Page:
(For more information: Stefan de Keersmaecker – Tel.: +32 229 84680, Anna Wartberger - Tel.: +32 229 82054)


4. Jobs and social rights

Posting of workers: Commission calls on 24 Member States to comply with EU Posting of Workers Enforcement Directive

The Commission decided today to open infringement procedures by sending letters of formal notice to Belgium, Bulgaria, Czechia, Denmark, Germany, Estonia, Ireland, Greece, France, Croatia, Italy, Cyprus, Latvia, Lithuania, Luxembourg, Hungary, Malta, Netherlands, Austria, Poland, Romania, Slovenia, Slovakia and Finland for failing to bring various national provisions in line with the Enforcement Directive on Posting of Workers (2014/67/EU). The Enforcement Directive aims to strengthen the practical application of the rules on posting of workers by addressing issues related to fighting fraud and circumvention of rules, access to information, and administrative cooperation between EU Member States. In particular, the Enforcement Directive defines the administrative requirements and control measures that Member States may impose to monitor compliance with the rules on posting of workers; defends the rights of posted workers and protects them from retaliation (unfavourable treatment by their employer in case they take legal or administrative action against the employer if their rights are not respected); ensures that the rights of posted workers in subcontracting situations are protected; ensures the effective application and collection of administrative penalties and fines across EU Member States; obliges Member States to put in place effective, proportionate and dissuasive penalties. The Commission is engaging in a dialogue with the 24 EU Member States who have not correctly transposed some or all of the above-mentioned provisions of the Directive. The Commission intends to ensure that the rules in place will allow for posting of workers to continue on the Single Market without unnecessary hindrances for employers, while ensuring the rights of the posted workers. The Member States concerned now have two months to take the necessary measures, otherwise the Commission may decide to send reasoned opinions.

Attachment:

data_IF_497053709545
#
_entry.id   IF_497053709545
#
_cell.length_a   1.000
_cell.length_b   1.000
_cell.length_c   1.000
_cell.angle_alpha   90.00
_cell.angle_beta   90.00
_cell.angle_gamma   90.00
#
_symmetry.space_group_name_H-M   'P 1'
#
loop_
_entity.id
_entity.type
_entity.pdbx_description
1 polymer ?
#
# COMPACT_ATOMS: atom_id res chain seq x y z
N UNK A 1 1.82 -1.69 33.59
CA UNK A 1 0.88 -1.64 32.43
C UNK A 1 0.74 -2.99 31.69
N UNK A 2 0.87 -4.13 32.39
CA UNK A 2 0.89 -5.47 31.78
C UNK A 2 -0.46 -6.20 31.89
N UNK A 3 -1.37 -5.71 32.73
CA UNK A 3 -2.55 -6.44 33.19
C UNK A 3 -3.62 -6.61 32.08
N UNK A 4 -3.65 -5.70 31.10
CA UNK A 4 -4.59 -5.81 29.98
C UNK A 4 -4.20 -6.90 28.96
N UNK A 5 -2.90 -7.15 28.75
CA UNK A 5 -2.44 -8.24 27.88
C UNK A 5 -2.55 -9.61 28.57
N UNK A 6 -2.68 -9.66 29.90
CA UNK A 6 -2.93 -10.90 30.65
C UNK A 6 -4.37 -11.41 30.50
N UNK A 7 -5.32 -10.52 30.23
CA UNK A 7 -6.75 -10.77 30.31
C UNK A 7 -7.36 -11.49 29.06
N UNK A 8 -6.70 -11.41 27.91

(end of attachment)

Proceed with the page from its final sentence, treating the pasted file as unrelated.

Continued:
(For more information: Arianna Podesta – Tel.: +32 229 87024; Flora Matthaes – Tel.: +32 229 83951)


Publication date
15 July 2021